7,344
    Besides the fact that you don't have to dynamically allocate each set, laserlight's solution still works even if the number of sets isn't known until runtime. As long as you know how many sets there will be before execution reaches the part of code that initializes the vector, you can construct it or resize it to hold the correct amount of empty sets.

    Some examples of options:
    Code:
    std::vector<std::set<int> > theVector;
    while (haveMoreSets)
    {
        std::set<int> theSet;
        // fill theSet with data
        theVector.push_back(theSet);
        // Set haveMoreSets to true or false
    }
    Code:
    std::vector<std::set<int> > theVector;
    while (haveMoreSets)
    {
        theVector.push_back(std::set<int>());
        std::set<int>& theSet = theVector.back(); // notice the reference
        // fill theSet with data
        // Set haveMoreSets to true or false
    }
    Code:
    std::cin >> numberOfSets;
    std::vector<std::set<int> > theVector(numberOfSets);
    for (size_t i = 0; i < numberOfSets; ++i)
    {
        // fill theVector[i] with data
    }

  8. #8
    Registered User
    Join Date
    Feb 2003
    Posts
    595
    Quote Originally Posted by Daved View Post
    Besides the fact that you don't have to dynamically allocate each set, laserlight's solution still works even if the number of sets isn't known until runtime. As long as you know how many sets there will be before execution reaches the part of code that initializes the vector, you can construct it or resize it to hold the correct amount of empty sets.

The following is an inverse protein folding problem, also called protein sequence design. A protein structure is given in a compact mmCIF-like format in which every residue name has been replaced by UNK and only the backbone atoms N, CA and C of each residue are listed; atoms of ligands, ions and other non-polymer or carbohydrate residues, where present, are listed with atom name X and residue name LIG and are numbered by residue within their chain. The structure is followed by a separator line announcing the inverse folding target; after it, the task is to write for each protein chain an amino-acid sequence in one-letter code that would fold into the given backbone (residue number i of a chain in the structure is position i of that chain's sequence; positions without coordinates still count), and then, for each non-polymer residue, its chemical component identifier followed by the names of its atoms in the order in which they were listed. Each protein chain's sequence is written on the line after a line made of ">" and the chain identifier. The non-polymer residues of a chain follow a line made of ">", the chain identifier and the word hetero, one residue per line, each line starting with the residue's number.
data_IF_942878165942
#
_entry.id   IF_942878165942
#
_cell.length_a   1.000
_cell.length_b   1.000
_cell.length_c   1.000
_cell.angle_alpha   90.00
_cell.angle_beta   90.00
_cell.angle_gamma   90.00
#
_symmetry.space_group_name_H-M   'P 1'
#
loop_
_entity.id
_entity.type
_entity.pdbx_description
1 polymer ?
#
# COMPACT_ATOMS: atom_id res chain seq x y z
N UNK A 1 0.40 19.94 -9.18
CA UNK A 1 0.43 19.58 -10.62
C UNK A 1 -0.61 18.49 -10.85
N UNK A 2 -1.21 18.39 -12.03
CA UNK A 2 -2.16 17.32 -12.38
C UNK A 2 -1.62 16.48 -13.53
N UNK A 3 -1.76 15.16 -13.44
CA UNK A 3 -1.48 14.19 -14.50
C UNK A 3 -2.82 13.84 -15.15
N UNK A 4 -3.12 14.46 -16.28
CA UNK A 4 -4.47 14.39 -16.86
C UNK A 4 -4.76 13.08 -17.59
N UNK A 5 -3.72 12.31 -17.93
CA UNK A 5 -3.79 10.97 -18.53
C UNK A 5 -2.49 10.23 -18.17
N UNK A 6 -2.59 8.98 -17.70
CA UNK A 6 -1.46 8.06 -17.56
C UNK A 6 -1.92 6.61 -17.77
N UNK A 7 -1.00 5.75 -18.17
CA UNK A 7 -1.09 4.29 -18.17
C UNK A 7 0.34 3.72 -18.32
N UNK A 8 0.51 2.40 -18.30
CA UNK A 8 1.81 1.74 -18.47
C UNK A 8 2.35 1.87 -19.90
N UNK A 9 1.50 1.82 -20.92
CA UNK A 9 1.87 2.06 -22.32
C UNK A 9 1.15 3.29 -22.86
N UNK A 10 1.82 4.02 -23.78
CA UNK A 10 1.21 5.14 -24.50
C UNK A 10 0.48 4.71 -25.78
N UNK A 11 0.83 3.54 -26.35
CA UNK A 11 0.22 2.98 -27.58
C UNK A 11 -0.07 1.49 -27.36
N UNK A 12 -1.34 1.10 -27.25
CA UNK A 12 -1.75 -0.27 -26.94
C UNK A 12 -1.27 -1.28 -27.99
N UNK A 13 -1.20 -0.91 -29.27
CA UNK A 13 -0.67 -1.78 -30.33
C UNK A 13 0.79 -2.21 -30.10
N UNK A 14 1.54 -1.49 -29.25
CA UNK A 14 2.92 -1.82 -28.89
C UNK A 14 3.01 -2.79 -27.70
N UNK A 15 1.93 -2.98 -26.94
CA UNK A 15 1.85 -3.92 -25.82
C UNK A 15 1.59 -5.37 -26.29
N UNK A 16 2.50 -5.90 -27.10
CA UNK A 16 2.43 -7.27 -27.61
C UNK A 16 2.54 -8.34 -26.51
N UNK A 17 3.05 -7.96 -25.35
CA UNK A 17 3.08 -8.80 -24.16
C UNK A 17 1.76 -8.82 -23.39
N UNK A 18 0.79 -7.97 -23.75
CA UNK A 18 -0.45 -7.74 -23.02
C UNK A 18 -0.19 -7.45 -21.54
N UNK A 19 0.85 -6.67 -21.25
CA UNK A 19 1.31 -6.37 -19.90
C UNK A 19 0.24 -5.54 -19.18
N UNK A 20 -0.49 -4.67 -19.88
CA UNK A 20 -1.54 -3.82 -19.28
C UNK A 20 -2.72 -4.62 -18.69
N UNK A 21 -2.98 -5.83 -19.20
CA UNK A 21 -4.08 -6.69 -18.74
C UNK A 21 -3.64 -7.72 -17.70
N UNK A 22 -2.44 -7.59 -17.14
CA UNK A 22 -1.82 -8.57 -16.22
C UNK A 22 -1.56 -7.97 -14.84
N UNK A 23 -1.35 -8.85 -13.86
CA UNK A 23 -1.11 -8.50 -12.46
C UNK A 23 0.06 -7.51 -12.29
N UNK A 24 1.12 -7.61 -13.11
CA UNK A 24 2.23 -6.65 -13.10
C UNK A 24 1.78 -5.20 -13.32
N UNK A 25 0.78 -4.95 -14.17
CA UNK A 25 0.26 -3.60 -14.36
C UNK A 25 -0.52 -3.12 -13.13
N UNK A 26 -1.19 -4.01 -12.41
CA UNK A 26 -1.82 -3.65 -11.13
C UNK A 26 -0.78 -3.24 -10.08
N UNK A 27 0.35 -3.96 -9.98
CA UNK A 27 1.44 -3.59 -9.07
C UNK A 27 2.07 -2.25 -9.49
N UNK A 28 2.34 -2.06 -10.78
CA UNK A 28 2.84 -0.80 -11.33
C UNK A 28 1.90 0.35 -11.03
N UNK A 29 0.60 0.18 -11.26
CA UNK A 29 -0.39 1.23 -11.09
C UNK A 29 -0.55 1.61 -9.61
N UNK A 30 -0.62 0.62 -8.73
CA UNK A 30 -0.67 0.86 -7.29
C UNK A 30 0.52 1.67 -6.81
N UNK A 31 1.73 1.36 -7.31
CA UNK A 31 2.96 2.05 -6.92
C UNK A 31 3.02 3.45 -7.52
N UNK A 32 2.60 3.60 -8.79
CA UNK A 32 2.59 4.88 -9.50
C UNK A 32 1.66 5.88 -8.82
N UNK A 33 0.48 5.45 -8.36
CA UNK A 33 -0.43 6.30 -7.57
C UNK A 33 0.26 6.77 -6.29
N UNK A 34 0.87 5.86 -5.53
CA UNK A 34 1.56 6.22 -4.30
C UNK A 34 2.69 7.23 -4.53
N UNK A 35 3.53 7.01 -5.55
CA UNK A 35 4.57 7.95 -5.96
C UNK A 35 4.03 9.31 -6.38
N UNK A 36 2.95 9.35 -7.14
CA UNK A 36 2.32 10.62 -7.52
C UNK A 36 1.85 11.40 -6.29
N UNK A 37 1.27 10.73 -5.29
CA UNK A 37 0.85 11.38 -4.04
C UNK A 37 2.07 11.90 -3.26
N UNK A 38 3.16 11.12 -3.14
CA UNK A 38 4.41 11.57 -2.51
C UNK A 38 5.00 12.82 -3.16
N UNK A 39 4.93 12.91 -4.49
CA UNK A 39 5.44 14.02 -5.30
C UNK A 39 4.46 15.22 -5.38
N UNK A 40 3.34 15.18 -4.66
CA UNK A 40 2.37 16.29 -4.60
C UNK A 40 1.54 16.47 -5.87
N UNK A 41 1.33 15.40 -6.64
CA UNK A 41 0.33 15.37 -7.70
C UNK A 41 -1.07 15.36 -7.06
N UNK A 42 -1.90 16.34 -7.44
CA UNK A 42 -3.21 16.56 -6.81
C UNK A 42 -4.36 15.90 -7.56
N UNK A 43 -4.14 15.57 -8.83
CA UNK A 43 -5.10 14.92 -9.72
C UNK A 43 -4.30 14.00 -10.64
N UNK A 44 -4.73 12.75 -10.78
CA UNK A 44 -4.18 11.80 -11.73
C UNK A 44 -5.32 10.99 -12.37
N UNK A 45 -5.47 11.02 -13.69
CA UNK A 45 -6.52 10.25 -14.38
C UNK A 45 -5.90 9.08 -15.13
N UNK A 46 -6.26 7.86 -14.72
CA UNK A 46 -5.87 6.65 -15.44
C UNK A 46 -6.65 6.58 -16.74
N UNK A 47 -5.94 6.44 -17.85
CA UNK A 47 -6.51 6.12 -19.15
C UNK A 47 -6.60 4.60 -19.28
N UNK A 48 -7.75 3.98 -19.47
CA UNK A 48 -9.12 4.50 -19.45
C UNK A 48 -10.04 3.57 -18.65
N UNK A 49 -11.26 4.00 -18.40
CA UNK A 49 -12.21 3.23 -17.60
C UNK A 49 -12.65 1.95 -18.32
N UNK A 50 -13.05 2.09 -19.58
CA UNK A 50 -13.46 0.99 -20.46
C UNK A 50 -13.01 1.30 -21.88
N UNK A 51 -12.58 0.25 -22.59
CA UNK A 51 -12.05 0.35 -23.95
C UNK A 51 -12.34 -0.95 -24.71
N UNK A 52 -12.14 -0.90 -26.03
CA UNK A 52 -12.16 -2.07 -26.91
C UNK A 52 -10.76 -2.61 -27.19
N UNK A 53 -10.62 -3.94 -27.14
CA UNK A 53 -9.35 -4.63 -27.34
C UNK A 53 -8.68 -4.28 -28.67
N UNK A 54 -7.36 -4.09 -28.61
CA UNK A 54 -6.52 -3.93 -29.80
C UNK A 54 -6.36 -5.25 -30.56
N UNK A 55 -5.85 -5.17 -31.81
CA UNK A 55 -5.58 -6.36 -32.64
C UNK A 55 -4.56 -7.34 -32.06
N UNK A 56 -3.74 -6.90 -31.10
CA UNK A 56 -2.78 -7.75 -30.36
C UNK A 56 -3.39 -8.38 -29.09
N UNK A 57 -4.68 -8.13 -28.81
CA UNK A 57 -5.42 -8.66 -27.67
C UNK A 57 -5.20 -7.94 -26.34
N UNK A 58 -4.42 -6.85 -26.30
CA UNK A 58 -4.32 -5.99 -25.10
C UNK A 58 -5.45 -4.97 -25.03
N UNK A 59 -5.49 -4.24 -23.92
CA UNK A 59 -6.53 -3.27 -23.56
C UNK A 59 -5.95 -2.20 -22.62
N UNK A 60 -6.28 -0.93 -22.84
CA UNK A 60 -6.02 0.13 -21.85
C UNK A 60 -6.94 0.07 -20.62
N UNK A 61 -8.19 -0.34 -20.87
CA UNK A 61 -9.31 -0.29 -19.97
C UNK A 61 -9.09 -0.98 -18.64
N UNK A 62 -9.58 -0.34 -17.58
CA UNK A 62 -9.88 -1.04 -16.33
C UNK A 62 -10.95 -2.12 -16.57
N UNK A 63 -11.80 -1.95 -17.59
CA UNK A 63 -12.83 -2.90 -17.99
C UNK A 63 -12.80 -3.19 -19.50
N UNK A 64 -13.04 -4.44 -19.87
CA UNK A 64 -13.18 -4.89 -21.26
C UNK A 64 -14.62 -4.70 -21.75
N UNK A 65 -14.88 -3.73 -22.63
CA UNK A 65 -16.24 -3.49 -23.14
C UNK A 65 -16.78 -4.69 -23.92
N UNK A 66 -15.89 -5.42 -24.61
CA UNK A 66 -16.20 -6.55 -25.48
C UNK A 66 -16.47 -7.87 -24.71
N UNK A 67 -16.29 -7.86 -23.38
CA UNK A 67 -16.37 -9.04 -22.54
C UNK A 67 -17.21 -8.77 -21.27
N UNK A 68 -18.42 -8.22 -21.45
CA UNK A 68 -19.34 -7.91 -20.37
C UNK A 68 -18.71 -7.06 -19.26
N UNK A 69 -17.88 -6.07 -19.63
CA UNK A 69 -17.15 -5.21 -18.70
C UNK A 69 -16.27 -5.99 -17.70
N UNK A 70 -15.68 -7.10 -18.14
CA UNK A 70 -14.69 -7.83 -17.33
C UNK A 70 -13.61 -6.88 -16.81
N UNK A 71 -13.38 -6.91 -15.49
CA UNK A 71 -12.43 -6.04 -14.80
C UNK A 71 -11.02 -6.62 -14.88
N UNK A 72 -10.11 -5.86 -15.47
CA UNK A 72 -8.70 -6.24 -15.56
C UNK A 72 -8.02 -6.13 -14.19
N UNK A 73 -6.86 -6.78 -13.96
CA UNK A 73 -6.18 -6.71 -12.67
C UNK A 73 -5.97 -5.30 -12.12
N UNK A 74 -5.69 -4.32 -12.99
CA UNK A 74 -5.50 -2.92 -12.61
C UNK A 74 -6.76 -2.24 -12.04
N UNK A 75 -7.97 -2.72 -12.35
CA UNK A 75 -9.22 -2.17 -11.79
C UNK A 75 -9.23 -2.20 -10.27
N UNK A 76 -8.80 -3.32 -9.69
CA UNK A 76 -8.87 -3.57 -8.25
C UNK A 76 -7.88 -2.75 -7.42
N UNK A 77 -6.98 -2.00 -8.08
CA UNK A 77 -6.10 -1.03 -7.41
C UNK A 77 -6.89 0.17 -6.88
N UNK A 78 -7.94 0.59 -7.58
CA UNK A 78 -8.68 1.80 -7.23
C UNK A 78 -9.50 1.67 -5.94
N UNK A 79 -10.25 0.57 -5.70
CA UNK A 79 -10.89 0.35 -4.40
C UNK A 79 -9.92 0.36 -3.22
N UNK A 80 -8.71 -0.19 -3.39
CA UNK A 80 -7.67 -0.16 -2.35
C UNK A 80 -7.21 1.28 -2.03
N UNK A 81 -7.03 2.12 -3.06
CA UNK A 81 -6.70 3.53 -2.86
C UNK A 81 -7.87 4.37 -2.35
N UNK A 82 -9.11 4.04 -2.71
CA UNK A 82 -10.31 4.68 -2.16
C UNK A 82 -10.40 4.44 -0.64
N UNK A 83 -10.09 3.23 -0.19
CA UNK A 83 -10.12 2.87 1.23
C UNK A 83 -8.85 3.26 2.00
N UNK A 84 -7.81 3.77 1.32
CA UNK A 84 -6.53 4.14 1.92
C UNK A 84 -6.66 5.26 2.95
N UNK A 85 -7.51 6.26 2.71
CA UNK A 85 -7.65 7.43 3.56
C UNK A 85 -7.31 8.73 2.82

I guess "at runtime" didn't describe my application correctly. The vector is created when the function is called. Then, as the function runs, sets are being created, merged, deleted, additional sets created, and so on, until all the data is processed, and there is no way to determine at the beginning how many sets there will be. I don't know how many sets are used until the function finishes. So it seemed that the most efficient way to handle this was by dynamically allocating them. Isn't this exactly the purpose of dynamic allocation?

  9. #9
    CSharpener vart's Avatar
    Join Date
    Oct 2006
    Location
    Rishon LeZion, Israel
    Posts
    6,484
    So it seemed that the most efficient way to handle this was by dynamically allocating them.